The company said it needs employees who think differently. It has been trailing a scheme since May 2013, dubbed Autism at Work. This aimed at recruiting and hiring adults on the autism spectrum.
The programme was such a success, SAP is currently working to expand it, with the goal of having one percent of its total workforce, or 650 people, who fall on the spectrum by 2020.
José Velasco, head of the Autism at Work program at SAP said the programme has shown tremendous growth with pilot programs in India, Ireland, Canada, the U.S. and Germany, and it has begun pilots in the Czech Republic and Brazil.
In March 2015 there were 40 employees on the spectrum as part of the programme and SAP expects to have 100 by the end of 2015.
The programme aims to tackle some of the biggest hurdles people with autism face. Velasco said that it was not the intelligence, skills and technical expertise necessary to thrive in the IT industry, but the lack of social skills and communication abilities that were critical to getting through the screening and interview process.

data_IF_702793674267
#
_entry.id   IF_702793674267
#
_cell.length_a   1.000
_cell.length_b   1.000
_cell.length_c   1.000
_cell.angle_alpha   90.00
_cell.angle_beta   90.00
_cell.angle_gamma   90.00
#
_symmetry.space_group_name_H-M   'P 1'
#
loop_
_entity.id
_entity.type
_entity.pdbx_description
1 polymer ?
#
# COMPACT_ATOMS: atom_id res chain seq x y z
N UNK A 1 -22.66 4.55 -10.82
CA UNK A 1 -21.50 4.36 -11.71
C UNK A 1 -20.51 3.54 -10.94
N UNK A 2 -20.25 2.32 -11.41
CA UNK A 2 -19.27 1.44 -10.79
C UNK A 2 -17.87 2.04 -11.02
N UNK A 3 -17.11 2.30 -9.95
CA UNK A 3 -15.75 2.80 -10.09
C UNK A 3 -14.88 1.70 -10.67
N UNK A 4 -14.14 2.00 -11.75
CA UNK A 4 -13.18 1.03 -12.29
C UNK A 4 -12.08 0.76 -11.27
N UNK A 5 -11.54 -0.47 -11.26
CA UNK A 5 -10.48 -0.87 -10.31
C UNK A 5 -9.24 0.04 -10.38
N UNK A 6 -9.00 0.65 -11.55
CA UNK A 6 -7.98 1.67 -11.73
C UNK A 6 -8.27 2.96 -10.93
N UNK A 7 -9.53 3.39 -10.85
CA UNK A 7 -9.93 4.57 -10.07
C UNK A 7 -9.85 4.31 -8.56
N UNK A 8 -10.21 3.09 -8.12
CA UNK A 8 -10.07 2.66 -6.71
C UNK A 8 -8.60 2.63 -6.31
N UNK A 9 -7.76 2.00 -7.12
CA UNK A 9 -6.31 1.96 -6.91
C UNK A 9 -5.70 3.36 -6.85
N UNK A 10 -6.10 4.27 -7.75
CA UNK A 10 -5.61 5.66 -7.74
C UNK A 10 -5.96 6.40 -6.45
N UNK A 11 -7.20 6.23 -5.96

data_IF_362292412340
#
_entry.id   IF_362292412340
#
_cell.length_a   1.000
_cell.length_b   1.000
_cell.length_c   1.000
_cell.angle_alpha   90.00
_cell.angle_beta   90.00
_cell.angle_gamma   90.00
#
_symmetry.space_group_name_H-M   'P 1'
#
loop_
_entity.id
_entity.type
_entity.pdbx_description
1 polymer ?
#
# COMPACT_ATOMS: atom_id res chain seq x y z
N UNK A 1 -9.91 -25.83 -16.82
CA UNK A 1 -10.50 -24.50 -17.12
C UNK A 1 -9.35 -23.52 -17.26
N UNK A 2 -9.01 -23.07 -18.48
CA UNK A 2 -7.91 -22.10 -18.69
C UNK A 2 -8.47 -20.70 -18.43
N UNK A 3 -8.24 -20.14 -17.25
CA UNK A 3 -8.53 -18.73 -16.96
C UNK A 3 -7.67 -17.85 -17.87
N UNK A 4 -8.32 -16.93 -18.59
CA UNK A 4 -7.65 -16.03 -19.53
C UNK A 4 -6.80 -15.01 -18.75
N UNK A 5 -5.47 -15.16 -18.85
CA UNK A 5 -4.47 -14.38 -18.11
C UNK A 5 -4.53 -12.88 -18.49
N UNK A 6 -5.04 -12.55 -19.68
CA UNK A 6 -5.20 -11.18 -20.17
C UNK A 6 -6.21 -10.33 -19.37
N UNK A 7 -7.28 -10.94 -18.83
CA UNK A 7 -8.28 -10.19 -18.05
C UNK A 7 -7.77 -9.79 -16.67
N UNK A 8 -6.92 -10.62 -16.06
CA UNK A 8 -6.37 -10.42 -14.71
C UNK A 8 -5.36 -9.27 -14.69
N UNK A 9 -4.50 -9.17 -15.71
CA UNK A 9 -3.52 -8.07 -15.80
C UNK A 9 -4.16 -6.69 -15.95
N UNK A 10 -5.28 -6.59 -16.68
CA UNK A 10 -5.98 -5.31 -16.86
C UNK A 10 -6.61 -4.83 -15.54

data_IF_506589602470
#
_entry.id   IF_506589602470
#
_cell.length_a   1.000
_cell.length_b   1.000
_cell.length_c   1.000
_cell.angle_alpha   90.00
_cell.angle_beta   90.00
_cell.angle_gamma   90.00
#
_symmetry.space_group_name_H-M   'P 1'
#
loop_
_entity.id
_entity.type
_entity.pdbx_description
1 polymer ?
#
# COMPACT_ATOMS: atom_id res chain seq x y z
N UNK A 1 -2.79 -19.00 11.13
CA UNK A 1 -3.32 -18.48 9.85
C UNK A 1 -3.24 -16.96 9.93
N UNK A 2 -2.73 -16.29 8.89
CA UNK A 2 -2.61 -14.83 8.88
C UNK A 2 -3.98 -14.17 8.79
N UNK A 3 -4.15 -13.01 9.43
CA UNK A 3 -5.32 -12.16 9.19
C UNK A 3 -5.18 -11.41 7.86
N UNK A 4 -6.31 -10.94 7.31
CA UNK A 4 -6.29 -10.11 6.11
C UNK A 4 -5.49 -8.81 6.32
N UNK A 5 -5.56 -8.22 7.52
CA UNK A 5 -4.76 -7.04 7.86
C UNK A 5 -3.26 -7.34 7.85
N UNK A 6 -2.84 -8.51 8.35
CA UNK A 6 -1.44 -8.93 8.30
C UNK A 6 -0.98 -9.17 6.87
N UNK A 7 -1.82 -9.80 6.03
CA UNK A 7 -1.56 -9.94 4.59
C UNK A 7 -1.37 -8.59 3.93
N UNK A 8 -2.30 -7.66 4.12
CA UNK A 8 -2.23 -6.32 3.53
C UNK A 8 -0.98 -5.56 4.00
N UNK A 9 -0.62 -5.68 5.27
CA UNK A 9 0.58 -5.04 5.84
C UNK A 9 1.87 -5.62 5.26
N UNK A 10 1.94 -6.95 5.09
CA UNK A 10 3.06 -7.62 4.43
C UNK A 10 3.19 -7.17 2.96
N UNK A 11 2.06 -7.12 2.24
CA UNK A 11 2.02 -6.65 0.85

“People on the spectrum don’t tend to interview well. We have to ‘flip the script’ and ensure the screening and interview processes are tailored to their needs so they’re comfortable and can really allow their incredible talents and skills to shine,” Velasco said.
SAP is not the only one working on a programme like this. Microsoft started something similar in 2015. HP is piloting something similar in Australia.